Finding The Signs And How To Handle The 3-2 Nap Transition
Updated: Feb 10, 2022
Did you know that every month for the first year of life that your little one’s sleep patterns are constantly changing? As sleep evolves, so does the need for more wake time during the day resulting in nap transitions, which often leaves many parents perplexed with how to go about adjusting their child’s schedule.
Babies and children require a great amount of sleep during the day and night, as sleep plays a vital role in growth, development, and cognitive functions. Children are undergoing developments at a more intense rate than adults, therefore, they require more sleep. This is largely why newborns, infants, and toddlers require naps during the day, as naps are foundational to forming complete and healthy sleep patterns and habits.
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As your little one ages, they are going to require less daytime sleep with improved, more consolidated overnight sleep.These changes often occur just when you’re beginning to find a good footing with your schedule than BAM, time to drop a nap. Let’s discuss the signs to look for that show your baby is ready to make a nap transition, as well as the best way to go about making the switch in the smoothest manner possible.
What Signs Should You Look For?
There’s no ‘one-size-fits-all’ for nap transitions. Usually by 6-9 months most children will be ready for the 3-2 nap transition. Around 7-8 months your baby's awake time will naturally increase making it a good time to transition to two naps if you are seeing the signs. On average the awake time should be around 2.5 to 3 hours. The range can vary at this age, so it is vital to document your child's sleepy cues, so you can find the nap sweet spot for your child. As their body naturally increases the awake time and the naps lengthen out, this results in there often not being enough time in the day for that third nap.
One major indicator a baby is ready for the move, is when they are able to have two longer naps in the day along with the longer wake windows. This progression shows that your baby’s natural circadian rhythm is ready for the big change.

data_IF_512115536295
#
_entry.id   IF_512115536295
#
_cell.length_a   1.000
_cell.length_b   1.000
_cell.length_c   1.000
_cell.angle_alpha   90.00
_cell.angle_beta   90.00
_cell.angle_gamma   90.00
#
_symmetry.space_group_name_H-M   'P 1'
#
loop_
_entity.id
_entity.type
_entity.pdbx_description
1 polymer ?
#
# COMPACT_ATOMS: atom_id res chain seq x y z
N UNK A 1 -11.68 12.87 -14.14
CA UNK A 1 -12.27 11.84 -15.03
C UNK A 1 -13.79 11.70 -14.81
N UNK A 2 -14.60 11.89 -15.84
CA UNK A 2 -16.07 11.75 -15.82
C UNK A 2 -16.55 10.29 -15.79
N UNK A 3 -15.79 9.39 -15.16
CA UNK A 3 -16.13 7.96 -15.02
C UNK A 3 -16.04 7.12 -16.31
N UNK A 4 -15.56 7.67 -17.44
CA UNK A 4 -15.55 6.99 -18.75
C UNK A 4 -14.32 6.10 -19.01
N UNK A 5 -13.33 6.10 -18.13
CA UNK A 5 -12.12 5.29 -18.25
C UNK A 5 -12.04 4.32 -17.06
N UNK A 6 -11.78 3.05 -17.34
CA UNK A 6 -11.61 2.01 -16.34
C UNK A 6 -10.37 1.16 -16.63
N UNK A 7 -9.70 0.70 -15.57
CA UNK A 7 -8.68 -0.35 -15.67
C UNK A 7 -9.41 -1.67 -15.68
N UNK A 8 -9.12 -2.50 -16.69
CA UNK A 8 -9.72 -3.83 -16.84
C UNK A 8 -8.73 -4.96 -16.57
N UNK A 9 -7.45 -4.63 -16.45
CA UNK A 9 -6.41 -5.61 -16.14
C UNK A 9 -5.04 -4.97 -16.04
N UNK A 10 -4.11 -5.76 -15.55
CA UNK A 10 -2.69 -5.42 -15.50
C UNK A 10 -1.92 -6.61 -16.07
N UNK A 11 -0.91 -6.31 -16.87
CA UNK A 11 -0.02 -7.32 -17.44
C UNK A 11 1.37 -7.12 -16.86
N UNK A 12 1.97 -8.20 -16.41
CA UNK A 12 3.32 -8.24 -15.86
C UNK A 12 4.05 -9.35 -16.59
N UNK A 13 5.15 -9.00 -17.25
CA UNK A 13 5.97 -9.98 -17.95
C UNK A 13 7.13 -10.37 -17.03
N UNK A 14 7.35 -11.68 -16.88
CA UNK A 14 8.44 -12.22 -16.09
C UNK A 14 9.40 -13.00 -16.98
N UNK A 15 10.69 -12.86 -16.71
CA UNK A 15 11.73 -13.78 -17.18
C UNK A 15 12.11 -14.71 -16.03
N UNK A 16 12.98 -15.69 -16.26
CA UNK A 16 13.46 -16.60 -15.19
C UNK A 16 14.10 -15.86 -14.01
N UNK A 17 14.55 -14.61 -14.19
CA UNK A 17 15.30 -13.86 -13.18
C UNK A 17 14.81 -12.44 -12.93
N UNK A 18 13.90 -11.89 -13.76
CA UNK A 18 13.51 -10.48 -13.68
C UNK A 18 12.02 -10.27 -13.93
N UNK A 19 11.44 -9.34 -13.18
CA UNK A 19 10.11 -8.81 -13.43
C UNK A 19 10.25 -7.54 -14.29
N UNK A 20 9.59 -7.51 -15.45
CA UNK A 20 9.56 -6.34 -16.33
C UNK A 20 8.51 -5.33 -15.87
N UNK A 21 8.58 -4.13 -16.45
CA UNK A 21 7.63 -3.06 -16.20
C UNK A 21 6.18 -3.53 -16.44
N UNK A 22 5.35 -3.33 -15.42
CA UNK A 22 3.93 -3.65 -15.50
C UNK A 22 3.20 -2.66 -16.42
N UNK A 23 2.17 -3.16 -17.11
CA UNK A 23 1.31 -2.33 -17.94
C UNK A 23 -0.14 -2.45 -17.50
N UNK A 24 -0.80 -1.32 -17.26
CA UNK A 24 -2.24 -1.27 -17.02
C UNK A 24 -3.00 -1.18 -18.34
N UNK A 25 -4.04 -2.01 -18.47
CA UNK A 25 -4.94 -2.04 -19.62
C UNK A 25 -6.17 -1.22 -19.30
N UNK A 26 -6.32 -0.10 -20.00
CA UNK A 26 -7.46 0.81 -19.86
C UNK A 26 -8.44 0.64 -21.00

6:30am Wake Up
9:00-10:30am Nap 1
1:15-3:15p Nap 2
As you can see, there is no room in the schedule for a 3rd nap to happen without making bedtime later into the evening, which we know can result in early morning wakings if we try to put our little one down too late.
How Late Should I Let My Little One Nap?
Before you make any changes though, you want to look for key items over the course of 7-10 days, as dropping a nap too soon can also cause major sleep disturbances resulting in an overtired baby and some early morning awakenings. The transition is not always obvious and easy for every baby. I highly recommend, writing down and documenting daily your child's sleep patterns, so you have the details for at least 7-10 days before you make the big move! Baby Connect is my go to app to document all information in real time.
Key items you need to look out for (over the course of 7-10 days) are:
Issues settling to sleep for a nap
Waking early from a nap
One nap baby settles well, but unable to sleep well for other naps
Issues falling asleep at bedtime
Unable to fit the 3rd nap in for the day
Playing or rolling around for long periods of time before dozing off to sleep
Early morning rising issues
Struggling to fall back asleep in the early morning hours
Ultimately, if you’re finding that you’re having to use all your tricks to get your baby, who was once napping and sleeping during the night well, to sleep, then it’s time to start looking at making the nap transition.
How To Handle The Changes:
The transition is much smoother when you have a baby that is able to have two solid, age-appropriate naps and no longer needs the 3rd nap to bridge the gap until bedtime.
If your baby is only able to have one longer nap, followed by a shorter nap then they may not be quite ready, as the wake window until bedtime might be too much of a stretch, resulting in bedtime battles and overnight issues.
If your baby is a habitual catnapper, they will also struggle to make the transition to 2 naps, as it often begins to affect their bedtime and nighttime sleep.
Babies who have been given the proper and age appropriate sleep foundations tend to handle sleep changes easier than babies that are missing those solid fundamentals.
When you’re ready to tackle the transition, do it slowly. There will be days when your baby requires that 3rd cat nap, early bedtimes, short naps, etc. so be prepared for this transition to take 1-2 weeks to be completed.
Shorten the Cat Nap: If your little one is still using the 3rd nap, shorten it from 30 minutes to 15 minutes for a few days as you make the transition to 2 naps.
Lengthen the Wake Windows: You want to do this slowly, 5-10 minutes each wake window so the 2nd nap ends 3-4 hours, pending the age of your child, prior to bedtime.
Prepare for Early Bedtime: You don’t want an overtired baby at bedtime so watching sleepy cues during this nap transition is very important. If naps were rough or maybe shorter than usual, bump up bedtime until you can work out through the transition smoothly.
Consistency is Key: Nothing helps a baby sleep better than consistency, especially when it comes to bedtime routines. Consistent sleep cues, for example a sound machine, dark environments, sleep sacks, etc. will help your little one settle to sleep for the night easier.
May the sleep stars be aligned properly, as you capture the right moment to move your baby from 3 to 2 naps! I also offer a nap transition package for when you are feeling a little overwhelmed about your child's sleep habits and just need some input and simple advice on what to do.